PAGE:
Review - 2 OSX Books
The Little Mac
OS X Book OS 10.1
- By Robin
Mac OS X:
The Missing Manual
- By David
Review By Ken
As we all now know, the next version of FCP that ships will be
for OS X only. It's the end of the road for FCP and OS 9. So,
like it or not we are all going to have to learn OS X. Recently
I reviewed Mac
OS X: Visual QuickStart Guide By Maria Langer. This is a
great little book to get you started with OS X and covers just
enough ground to acquaint you with the Macs new operating system.
Having said that, I soon found
that I wanted (read needed) to have a better, more detailed understanding
of OS X. To this end I purchased two more OS X books. 'The Little
Mac OS X Book' and 'Mac OS X: The Missing Manual'. To be sure,
there are dozens of OS X books in the stores. I picked these
two because I knew the authors names and the publishers. They
are different in layout, style and their approach, but both of
these books are excellent and do the job well. Both books are
for Mac OS 10.1.
The Little Mac OS
Published by Peachpit Press
By Robin Williams
ISBN 0-201-74866-5 ©
List price: $29.99 U.S.
Don't let the title fool you, this
is no small book, not just in page count but the size of the
book as well. The pages are quite large and this facilitates
the use of large images. The art work in the book is exceptionally
good. Screen shots abound, they are nicely referenced and many
carry full captions detailing what is going on. This is important
because we are seeing some of these OS X windows for the first
Robin William has written a 'how-to'
guide in the Peachpit Press tradition, which covers OS X completely
as well as all the new features in Mac OS X. Proper attention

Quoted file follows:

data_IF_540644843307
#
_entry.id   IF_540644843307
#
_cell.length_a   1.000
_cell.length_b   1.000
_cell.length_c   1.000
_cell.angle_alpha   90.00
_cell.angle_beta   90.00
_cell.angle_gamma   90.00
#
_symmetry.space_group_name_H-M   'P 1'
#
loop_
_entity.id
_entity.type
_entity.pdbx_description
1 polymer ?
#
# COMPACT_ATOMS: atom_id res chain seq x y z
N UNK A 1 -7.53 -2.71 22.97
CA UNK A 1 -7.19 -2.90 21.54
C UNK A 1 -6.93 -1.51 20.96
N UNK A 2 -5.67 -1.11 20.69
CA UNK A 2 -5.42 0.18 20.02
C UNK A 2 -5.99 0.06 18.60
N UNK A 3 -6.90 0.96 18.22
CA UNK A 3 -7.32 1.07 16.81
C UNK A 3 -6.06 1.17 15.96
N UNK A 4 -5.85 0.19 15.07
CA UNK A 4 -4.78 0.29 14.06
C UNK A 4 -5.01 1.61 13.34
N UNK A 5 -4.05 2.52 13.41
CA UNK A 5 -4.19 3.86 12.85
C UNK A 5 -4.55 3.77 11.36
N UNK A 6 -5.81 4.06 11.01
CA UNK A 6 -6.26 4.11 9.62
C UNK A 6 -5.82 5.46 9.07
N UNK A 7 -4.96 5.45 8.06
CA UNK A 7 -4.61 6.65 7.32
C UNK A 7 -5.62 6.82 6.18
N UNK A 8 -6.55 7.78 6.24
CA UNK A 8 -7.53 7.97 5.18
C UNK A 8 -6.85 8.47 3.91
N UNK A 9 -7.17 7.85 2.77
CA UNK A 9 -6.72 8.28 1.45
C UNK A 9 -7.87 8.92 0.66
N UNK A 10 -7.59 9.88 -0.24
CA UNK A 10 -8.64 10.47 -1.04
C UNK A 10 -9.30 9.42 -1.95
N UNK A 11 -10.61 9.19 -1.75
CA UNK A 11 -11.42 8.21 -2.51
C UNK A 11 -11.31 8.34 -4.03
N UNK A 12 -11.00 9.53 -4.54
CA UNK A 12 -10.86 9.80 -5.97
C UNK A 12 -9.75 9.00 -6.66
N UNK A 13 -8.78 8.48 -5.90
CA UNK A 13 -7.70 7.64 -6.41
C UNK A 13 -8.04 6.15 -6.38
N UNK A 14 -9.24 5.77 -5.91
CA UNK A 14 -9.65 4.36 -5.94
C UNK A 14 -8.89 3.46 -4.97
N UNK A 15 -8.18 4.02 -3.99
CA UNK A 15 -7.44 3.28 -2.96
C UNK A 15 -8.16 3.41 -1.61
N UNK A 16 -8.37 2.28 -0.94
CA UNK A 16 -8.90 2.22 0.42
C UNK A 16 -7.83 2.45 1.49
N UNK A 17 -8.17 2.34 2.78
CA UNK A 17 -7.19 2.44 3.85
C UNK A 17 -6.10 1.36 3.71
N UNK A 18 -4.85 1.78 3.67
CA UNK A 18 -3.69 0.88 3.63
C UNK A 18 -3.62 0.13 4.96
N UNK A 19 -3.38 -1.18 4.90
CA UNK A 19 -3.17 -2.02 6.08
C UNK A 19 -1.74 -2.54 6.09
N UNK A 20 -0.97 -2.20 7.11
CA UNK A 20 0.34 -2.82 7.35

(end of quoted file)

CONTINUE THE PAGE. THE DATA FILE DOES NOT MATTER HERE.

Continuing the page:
is also given to the new iApplications that ship with OS X and
has very thorough chapters on Word Processing using the new TextEdit
software and Document printing. Many things have radically changed
in OS X, Fonts being one of them. In this book, 27 pages are
devoted to Fonts in OS X, Font management and includes large
printouts of all the actual fonts that ship with OS X.
This is a well rounded book that
covers OS X in a complete manner. This book works equally well
for both the beginner and experienced Mac user. The last chapter
in the book, 'Where Did It Go' for experienced Mac OS 9 users
is very helpful for those of us moving from a solid knowledge
of OS 9 to the uncharted waters of OS X.
Mac OS X: The Missing
Published by O'Reilly
By David Pogue
ISBN 0-596-00082-0 ©
List price: $ 24.95 U.S.
I have been reading David Progue's
writings for many years now, I like the way he writes. His complete
understanding and knowledge of the Mac shows. This book depends
less on screen shots and art work although there is an adequate
amount to illustrate the points of the text.
As you read and work your way through
this book you will notice that as new features are discussed
there are constant references to the old way of doing things
in OS 9. This is very helpful for anyone coming from OS 9 as
we learn what old features are gone, changed or replaced by new
Mac OS. There is also an appendix 'Where Did It Go' that looks
at each item that has changed in OS X.
This book has more technical depth
and goes to some of the under pinning of the new Mac OS. There
are two chapters that cover the Unix base of OS X and a rather
extensive look at 'Terminal Mode' which allows the user to alter
the way OS X works at the core Unix level. There is also a full
chapter on 'AppleScript' with many samples of Scripts to work
The book is well laid out with
a logical and straight forward approach to familiarizing the
reader with OS X. Interspersed throughout the book are sidebar
comments (tips) that provide additional information helpful in
learning OS X.
As I said at the start, both of these books
are excellent. They are both well written and cover OS X completely.
Both books work for people coming from OS 9 and for people who
are new to the Mac and are just starting off with OS X.
The 'Little Mac OS X' Book has excellent
art which is so well annotated that you can simply look at the
screen shots and captions and learn the material. There is also
some humor which makes learning OS X a bit more fun. 'Mac OS
X: The Missing Manual' is equally well done but goes into OS
X in greater depth, is more technically oriented, but is not
You can purchase these books from the
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